Golden age cluster - 43 COVID-19 cases discovered among elderly residents, staff at Kingston home
A COVID-19 cluster of 43 cases discovered at the Golden Age Home in Vineyard Town, Kingston, has triggered emergency protocols to cauterise the spread of the deadly virus among the high-risk group.
In a release last night, the Ministry of Health & Wellness said that COVID-19 testing was being expedited for persons linked to the facility, pointing out that the cases were found among residents and staff after 72 tests were conducted.
With the facility being home to 428 elderly residents and with a staff complement of 162, dark clouds now gather over the facility as more persons tested so far returned positive results.
The ministry said residents who have tested positive have been isolated while others are being quarantined pending the results of further tests to be done over the next two days.
“The Ministry of Health & Wellness will also be providing support to review and strengthen the infection prevention and control measures at the home and to review the protocols to increase the surveillance and monitoring of all such facilities to reduce transmission among the vulnerable population,” a statement quoted Health Minister Dr Christopher Tufton as saying.
The elderly are most at risk for adverse outcomes from the virus causing COVID-19, which was first detected in Jamaica in March after spreading around the globe from its cradle in Wuhan, China, since it was discovered late last year.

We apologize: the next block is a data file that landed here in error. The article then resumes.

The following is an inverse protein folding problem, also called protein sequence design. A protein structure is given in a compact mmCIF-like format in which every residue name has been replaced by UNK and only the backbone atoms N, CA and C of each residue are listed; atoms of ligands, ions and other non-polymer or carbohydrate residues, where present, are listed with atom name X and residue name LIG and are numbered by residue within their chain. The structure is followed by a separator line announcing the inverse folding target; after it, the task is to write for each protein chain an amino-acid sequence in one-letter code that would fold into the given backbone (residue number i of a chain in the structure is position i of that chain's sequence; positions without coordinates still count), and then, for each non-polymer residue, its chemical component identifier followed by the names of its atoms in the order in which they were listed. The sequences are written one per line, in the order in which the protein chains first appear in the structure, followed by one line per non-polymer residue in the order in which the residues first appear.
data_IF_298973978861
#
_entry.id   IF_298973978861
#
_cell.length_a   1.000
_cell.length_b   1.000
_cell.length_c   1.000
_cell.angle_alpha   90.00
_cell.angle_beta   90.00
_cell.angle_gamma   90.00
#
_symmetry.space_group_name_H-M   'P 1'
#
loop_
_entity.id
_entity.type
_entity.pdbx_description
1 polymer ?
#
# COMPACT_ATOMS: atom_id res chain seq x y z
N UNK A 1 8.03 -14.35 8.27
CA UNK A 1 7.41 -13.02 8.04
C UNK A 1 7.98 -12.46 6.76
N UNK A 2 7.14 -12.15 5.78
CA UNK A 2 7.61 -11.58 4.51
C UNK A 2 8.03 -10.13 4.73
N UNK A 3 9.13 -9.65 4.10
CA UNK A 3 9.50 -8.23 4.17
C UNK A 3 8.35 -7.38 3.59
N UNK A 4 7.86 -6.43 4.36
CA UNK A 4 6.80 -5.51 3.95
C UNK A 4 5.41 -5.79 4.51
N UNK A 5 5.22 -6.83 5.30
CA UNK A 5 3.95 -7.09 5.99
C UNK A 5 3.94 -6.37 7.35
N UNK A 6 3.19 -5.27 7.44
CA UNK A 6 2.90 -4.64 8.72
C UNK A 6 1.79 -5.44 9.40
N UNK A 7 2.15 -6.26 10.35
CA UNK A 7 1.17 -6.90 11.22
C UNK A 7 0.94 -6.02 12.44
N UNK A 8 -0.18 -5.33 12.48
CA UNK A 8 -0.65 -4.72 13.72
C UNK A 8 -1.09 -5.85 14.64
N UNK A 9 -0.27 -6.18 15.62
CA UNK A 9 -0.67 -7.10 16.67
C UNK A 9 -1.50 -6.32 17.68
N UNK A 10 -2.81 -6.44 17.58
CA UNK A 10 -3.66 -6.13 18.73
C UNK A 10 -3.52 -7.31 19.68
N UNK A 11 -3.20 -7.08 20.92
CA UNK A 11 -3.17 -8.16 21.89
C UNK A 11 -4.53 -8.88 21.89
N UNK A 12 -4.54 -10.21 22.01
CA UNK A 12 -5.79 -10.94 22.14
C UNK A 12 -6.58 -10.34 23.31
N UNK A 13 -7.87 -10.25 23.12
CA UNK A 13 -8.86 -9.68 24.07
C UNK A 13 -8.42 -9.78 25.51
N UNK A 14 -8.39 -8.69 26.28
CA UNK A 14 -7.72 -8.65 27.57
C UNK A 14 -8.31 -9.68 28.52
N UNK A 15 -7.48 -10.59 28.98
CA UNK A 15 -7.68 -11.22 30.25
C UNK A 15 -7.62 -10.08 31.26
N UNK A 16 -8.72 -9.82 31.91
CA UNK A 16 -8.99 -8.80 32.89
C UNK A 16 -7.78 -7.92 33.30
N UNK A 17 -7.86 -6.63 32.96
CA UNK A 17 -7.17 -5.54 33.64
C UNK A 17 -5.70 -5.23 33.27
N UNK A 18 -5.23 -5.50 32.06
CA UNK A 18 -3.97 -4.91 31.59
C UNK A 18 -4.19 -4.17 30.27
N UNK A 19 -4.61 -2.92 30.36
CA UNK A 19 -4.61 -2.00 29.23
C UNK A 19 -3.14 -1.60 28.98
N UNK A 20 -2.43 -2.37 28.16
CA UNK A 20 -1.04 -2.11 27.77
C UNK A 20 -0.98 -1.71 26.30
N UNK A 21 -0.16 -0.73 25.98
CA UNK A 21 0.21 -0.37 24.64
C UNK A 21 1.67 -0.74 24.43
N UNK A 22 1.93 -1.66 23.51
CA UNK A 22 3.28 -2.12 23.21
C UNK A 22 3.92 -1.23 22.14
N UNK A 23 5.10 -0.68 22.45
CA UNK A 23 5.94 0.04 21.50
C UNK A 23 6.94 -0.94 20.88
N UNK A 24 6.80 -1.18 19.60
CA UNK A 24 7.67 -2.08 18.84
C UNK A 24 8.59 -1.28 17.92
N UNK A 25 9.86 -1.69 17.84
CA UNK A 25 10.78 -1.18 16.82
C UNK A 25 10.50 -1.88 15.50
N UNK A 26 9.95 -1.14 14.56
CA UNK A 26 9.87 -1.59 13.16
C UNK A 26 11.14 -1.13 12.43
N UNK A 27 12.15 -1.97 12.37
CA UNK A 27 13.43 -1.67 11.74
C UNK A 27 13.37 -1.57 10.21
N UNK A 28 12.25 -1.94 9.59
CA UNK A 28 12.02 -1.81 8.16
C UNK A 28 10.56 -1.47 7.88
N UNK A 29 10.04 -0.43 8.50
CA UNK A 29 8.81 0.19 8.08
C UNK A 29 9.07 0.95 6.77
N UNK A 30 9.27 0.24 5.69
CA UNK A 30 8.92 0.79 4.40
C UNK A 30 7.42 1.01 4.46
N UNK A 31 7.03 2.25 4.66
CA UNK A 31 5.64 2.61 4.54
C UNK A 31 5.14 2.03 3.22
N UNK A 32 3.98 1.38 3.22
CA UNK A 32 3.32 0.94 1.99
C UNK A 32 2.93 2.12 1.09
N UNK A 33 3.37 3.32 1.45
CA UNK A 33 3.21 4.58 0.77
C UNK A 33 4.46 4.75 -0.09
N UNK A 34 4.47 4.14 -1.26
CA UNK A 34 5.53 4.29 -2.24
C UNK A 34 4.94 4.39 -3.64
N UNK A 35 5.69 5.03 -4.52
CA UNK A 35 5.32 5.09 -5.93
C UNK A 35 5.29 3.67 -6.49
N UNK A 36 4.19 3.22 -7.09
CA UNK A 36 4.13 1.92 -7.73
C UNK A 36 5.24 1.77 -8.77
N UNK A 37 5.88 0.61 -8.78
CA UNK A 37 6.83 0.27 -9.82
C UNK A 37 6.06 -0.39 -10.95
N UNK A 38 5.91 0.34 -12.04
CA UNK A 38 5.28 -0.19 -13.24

Seniors figure prominently among the grisly global death toll of more than 1.1 million. Locally, there have been 174 deaths linked to the virus, with an addition 24 cases under investigation, while 14 were ruled coincidental.
More than three-quarters of the deaths locally have been linked to persons over the age of 50, with the 70-79 age ground seeing the highest number of fatalities.
With spiralling COVID-19 cases in the island, St Catherine’s chief public health inspector, Grayson Hutchinson, recently called for stricter measures aimed at keeping the virus out of nursing homes, urging managers to ensure all protocols were being followed to prevent infection of vulnerable residents.
“It is our view that outside visits to these susceptible institutions should be immediately put on hold for the time being. These visits should be significantly limited or forbidden,” he said, expressing a sense of urgency.
He called on managers to have family members and friends of residents in these nursing homes to relay whatever items they have to deliver by way of members of staff to limit the number of persons being exposed to residents.
Last week, The Gleaner reported preliminary findings from a study conducted by the Mona Ageing and Wellness Centre. It revealed that the level of fear among seniors was causing many to cancel doctor’s visits and trips to top up their medication.
More than 80 per cent of the 313 seniors surveyed reported being concerned about being lonely due to COVID-19, while more than 60 per cent are worried about their medication running out, with more than 80 per cent of them having a chronic medical illness.
More than 60 per cent of the elders said they have not sought medical care since March, while 29 per cent have not left home at all. More than 22 per cent of the seniors reported cancelling a doctor’s visit or healthcare appointment.
Last month, the Government modified the stay-at-home order restricting movement for citizens over 70 years, coming down from 75 years.